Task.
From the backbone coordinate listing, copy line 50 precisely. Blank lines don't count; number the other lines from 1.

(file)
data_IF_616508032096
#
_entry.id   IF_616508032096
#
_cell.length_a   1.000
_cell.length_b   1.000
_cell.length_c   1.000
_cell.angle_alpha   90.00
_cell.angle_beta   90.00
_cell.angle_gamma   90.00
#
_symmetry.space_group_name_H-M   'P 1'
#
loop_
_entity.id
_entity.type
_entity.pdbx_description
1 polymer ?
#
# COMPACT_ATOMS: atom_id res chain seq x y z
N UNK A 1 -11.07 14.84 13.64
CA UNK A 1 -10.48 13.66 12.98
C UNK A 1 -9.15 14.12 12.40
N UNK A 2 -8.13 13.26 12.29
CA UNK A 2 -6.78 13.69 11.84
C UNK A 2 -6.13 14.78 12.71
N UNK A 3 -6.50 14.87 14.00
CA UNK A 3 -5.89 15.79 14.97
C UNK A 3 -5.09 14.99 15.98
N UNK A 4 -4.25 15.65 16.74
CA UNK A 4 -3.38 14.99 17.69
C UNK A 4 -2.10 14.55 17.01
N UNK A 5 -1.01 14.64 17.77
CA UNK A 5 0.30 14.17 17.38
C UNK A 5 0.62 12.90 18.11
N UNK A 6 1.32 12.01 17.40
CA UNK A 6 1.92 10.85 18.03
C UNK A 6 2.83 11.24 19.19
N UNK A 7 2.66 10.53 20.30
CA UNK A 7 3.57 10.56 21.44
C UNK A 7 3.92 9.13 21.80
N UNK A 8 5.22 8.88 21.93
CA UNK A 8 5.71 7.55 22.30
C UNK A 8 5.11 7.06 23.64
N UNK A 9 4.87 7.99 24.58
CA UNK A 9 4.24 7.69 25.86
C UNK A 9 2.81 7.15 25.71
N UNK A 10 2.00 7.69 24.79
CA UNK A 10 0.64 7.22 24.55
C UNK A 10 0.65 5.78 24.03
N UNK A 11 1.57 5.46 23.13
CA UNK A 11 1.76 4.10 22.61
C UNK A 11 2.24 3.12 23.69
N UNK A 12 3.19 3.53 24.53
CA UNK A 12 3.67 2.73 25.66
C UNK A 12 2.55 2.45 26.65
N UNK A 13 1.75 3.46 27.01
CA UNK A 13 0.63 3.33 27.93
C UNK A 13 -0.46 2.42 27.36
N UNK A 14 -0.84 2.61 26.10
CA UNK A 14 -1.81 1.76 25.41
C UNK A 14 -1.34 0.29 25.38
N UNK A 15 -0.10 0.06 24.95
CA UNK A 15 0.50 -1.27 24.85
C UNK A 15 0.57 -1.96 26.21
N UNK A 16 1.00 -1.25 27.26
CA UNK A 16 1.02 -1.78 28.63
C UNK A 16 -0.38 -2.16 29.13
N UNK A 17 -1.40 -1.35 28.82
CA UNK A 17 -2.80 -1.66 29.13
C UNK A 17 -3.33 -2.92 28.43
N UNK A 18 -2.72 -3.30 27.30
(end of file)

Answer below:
C UNK A 10 0.65 5.78 24.03